“Don’t listen to them.” Moomintroll told him. “You’re good at much nicer things.”

    “Nicer, you say?” Snufkin took the harmonica just a little ways off of his mouth so he could speak. “I happen to quite like those two talents of mine. Do you think they are lesser-than?”

    He resumed playing as Moomintroll stuttered, struggling to keep the tempo even as the troll attempted to hastily backtrack. Little My cackled at him, and Snorkmaiden, too, giggled at his plights. Sniff, the poor little creature, had only paid attention to maybe half of the conversation.

    “Relax, you talking pillow.” Little My sniffed, batting at the trolls bowed-ankle. “There are few things I share with this lunatic, but we’ve got a small overlap in humor.”

    “I didn't think it was very funny.” Moomintroll muttered, thoroughly embarrassed.

    “That’s because you have a hero complex. Now are you getting another bow, or not?”

    Moomintroll was a stuttering mess all over again, and Snufkin was fully smiling into his playing, now. His tail, which was normally quite covered by his clothes, or simply unused, flicked to life to lightly bat at the moomin’s side, urging him through his shifting closer to the two for another bow.

    Moomintroll gave him a slightly surprised look, but then Snorkmaiden was grabbing his paw to tie a green ribbon around his wrist, and Snufkin stopped paying much attention, instead focusing on his music.

    He thinks he’s better now, after that talk on the beach. That Moomintroll knows he is a selfish beast, and simply does not care. Well, he cares, it is just something that he accepts, like how Snufkin accepts that Moomintroll has a hero complex.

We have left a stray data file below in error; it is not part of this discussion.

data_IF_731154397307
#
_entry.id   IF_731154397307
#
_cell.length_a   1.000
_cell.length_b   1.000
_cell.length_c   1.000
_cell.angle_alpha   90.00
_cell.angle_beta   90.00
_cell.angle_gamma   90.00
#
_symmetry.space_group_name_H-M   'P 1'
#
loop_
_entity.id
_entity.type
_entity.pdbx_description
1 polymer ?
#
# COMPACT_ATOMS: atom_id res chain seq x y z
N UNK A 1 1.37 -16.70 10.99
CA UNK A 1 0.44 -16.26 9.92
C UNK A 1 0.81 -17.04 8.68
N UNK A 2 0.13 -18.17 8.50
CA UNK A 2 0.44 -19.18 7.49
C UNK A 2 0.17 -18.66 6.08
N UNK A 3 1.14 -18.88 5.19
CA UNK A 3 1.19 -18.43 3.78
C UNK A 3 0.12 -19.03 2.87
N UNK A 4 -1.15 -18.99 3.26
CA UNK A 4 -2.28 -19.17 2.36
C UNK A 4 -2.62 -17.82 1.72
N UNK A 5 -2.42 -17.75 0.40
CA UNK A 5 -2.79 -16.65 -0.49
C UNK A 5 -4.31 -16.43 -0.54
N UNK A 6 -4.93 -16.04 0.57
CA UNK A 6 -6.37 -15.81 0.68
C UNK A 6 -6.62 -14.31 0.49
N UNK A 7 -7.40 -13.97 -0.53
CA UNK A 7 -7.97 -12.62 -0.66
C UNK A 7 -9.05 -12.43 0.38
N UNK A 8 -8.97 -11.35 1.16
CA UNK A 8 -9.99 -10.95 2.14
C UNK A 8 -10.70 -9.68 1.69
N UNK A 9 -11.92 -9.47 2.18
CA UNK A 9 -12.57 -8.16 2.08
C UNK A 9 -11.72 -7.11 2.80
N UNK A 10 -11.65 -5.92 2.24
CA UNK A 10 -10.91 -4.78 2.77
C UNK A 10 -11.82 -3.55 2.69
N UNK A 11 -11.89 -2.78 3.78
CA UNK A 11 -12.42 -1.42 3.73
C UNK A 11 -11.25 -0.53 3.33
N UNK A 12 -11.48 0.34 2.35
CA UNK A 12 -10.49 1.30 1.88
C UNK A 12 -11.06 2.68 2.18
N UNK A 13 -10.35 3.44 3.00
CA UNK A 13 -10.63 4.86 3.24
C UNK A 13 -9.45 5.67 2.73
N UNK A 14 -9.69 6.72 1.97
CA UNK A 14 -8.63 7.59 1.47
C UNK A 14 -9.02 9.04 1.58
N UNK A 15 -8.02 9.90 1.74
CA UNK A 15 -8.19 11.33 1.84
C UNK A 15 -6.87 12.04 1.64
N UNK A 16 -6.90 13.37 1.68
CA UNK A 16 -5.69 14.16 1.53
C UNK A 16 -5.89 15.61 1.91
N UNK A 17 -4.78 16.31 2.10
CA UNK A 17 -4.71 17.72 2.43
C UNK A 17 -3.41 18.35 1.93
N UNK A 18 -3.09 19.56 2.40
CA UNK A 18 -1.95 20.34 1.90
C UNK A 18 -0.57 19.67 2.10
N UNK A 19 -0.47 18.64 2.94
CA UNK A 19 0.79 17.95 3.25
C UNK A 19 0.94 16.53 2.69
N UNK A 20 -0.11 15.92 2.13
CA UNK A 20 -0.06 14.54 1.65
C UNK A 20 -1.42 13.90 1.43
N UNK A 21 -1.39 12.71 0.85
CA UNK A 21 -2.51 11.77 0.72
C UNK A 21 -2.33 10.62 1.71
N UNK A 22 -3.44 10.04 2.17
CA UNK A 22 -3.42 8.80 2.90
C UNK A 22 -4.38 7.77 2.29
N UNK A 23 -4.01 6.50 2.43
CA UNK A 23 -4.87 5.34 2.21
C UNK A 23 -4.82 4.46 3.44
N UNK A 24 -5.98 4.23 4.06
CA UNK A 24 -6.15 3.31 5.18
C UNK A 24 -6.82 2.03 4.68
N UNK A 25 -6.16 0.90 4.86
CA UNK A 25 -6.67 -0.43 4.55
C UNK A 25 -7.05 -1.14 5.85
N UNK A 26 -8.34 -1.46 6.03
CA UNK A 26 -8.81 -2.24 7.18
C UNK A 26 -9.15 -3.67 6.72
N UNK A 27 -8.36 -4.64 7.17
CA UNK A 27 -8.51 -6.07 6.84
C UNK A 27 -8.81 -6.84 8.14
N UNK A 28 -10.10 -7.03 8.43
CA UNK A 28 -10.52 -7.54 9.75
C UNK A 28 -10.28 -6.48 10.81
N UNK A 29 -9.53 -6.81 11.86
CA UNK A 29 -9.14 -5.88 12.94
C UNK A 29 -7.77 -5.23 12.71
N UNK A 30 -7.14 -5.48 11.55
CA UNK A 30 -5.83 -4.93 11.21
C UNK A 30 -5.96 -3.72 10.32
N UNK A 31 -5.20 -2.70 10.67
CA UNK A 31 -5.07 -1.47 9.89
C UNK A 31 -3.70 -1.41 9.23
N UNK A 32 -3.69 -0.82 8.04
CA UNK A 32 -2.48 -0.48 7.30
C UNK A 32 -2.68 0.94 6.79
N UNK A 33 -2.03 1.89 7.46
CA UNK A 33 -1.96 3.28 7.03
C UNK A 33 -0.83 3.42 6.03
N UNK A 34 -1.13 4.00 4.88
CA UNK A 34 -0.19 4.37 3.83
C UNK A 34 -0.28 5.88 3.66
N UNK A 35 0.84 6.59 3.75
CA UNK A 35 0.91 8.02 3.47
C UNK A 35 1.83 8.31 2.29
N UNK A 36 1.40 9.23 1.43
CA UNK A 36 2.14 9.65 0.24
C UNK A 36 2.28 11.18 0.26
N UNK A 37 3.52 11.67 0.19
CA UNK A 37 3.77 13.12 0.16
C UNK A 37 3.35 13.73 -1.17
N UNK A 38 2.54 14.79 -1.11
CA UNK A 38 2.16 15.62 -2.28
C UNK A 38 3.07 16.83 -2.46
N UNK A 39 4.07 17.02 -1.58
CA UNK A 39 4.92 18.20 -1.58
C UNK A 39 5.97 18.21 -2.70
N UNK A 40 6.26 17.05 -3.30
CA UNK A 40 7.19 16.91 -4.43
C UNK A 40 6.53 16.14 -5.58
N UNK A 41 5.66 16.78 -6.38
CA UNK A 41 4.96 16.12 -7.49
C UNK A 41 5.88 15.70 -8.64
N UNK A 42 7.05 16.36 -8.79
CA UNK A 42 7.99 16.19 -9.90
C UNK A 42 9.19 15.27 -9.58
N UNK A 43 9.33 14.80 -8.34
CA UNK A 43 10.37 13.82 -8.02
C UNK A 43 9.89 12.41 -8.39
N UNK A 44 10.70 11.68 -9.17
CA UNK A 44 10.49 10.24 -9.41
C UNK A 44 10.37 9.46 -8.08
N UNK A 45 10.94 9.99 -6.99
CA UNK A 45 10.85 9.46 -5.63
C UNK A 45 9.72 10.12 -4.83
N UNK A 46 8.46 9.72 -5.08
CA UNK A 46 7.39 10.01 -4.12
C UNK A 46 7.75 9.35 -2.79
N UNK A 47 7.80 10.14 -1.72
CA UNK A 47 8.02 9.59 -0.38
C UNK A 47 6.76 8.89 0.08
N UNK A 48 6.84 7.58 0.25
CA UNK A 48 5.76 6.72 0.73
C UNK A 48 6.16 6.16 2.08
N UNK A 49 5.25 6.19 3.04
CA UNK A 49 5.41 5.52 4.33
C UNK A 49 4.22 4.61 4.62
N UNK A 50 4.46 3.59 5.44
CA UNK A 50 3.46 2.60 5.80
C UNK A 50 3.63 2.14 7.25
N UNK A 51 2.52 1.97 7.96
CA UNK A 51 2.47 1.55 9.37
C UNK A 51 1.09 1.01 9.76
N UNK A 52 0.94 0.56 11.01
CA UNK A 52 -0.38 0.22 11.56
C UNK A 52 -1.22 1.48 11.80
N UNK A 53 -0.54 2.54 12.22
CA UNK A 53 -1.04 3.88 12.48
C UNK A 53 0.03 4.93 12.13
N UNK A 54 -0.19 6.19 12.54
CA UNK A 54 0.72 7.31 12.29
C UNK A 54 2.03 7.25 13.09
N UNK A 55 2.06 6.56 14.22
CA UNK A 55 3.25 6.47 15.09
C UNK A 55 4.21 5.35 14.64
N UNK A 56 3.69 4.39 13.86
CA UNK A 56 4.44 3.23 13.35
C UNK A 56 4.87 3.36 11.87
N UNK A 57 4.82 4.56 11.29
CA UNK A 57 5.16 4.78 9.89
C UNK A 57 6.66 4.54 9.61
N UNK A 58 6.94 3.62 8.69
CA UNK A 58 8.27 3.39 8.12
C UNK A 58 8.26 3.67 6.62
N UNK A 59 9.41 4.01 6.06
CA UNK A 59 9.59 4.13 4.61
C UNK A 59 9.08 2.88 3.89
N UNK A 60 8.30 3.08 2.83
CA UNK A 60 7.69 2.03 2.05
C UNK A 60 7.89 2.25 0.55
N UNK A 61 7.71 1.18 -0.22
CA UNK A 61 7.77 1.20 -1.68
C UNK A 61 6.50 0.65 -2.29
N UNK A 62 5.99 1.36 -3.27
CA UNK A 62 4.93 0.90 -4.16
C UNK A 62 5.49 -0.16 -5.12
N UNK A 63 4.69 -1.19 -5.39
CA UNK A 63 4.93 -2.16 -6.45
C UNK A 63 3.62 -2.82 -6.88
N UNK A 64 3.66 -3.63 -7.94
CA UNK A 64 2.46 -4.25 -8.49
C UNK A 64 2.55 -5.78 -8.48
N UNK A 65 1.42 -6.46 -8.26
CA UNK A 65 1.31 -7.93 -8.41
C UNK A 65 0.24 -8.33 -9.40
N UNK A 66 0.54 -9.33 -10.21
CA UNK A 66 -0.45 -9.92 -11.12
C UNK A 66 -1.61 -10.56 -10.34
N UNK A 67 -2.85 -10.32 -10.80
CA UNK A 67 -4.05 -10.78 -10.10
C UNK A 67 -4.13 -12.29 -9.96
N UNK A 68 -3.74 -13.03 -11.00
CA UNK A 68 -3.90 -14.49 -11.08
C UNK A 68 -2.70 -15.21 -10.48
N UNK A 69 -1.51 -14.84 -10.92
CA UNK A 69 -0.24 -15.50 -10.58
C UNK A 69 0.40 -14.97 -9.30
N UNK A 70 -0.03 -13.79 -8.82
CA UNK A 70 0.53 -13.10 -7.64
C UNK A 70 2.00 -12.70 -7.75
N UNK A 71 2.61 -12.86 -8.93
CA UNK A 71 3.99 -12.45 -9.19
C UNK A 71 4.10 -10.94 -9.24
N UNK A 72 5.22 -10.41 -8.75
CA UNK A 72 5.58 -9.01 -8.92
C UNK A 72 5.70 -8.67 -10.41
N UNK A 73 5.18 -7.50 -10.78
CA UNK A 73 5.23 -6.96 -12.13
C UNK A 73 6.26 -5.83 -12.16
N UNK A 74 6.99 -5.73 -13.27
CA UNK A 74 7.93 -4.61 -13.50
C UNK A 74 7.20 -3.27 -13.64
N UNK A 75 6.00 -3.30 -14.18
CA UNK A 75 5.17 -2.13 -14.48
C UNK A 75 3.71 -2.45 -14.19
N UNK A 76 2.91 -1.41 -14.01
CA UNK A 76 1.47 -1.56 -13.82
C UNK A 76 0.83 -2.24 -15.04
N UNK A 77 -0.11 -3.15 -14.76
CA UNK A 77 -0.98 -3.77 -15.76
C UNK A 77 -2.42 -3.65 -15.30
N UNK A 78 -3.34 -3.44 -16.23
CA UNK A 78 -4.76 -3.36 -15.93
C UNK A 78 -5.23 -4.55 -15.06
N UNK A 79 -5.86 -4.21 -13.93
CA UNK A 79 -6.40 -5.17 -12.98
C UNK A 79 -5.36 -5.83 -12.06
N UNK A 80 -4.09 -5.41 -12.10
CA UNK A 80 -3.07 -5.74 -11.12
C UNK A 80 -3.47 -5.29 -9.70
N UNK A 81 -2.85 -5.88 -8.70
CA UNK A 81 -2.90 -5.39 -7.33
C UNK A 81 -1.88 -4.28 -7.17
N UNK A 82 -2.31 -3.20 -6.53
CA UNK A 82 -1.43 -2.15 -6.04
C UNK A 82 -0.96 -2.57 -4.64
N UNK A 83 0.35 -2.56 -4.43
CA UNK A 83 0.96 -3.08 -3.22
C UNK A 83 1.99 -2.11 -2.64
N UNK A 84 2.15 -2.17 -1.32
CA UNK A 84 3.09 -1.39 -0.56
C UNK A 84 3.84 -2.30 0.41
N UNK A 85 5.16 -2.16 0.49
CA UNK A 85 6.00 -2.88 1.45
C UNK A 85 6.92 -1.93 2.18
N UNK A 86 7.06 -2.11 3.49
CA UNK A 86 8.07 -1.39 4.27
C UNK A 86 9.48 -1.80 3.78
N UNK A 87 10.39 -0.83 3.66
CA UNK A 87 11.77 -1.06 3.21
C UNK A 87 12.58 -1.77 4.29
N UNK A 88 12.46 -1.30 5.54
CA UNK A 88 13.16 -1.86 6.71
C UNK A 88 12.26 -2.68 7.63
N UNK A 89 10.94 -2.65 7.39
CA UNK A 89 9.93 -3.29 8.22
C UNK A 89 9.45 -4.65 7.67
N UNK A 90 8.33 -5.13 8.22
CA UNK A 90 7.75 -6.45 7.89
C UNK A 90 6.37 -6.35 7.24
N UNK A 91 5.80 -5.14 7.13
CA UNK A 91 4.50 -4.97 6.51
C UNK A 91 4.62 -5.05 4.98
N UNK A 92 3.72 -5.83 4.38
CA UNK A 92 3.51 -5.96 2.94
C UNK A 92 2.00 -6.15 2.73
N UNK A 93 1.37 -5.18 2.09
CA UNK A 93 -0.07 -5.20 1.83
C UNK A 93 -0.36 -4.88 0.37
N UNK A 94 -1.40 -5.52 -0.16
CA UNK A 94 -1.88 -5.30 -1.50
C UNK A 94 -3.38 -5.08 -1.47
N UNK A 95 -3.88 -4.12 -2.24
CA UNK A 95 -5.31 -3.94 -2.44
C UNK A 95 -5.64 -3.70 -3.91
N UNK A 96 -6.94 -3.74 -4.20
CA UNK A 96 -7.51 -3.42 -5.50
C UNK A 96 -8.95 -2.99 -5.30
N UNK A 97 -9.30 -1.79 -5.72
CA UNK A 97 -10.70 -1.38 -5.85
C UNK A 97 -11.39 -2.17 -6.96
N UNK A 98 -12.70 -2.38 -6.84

Somehow, that hasn’t done much for the thoughts, even if they feel a little better. Suppose not even solid proof can dissuade the most stubborn of minds.

    “He’s not gonna let you.” He heard, and his ear pricked, flicking up, the only indication that he was paying attention again.

    “I can at least ask.” Moomintroll huffed, and before Snufkin could wonder what that meant, the troll was sitting back down at his side, a new ribbon around his wrist. “Snufkin?”

    “Come to show off your newest decoration?” Snufkin teased, bringing the harmonica away. “I must say, Snorkmaiden, while you are quite deft at making pretty bows, I don’t happen to think this matches him.”

    “We’re not trying to match, we’re trying to tie bows.” Snorkmaiden huffed, and he couldn’t argue with that, so he went back to his harmonica.

    “Speaking of which,” Moomintroll said, and Snufkin could see now that he had one paw closed into a fist. “Could I have your tail for a moment?”

    He exhaled a bit too harshly on a changing note, and winced a bit. It wasn’t glaringly obvious, but to someone who knew the song inside out, it still grated on him. He thinks the others might’ve noticed, too, for they’d heard it almost as much as him.

    “Excuse me?” He stared, setting the harmonica down in his lap.

    “Er, your tail?” Moomintroll looked far more unsure, now. “Is–you don’t have to, of-of course, I was only asking–”

    “Whatever for?” Snufkin frowned.

    “Well, I was thinking…” Moomintroll unfurled his paw, revealing a rather large cream-white bow within, almost blending into his fur. “I could tie this to your tail?”

    “I tried to give him a much smaller one.” Little My informed. “But he insisted on a big one.”

    “I did not,” Moomintroll glared at her, flushed. “I just thought this one looked better.”

    “You just want to dress him in a pretty bow.”

    “Oh you are such–”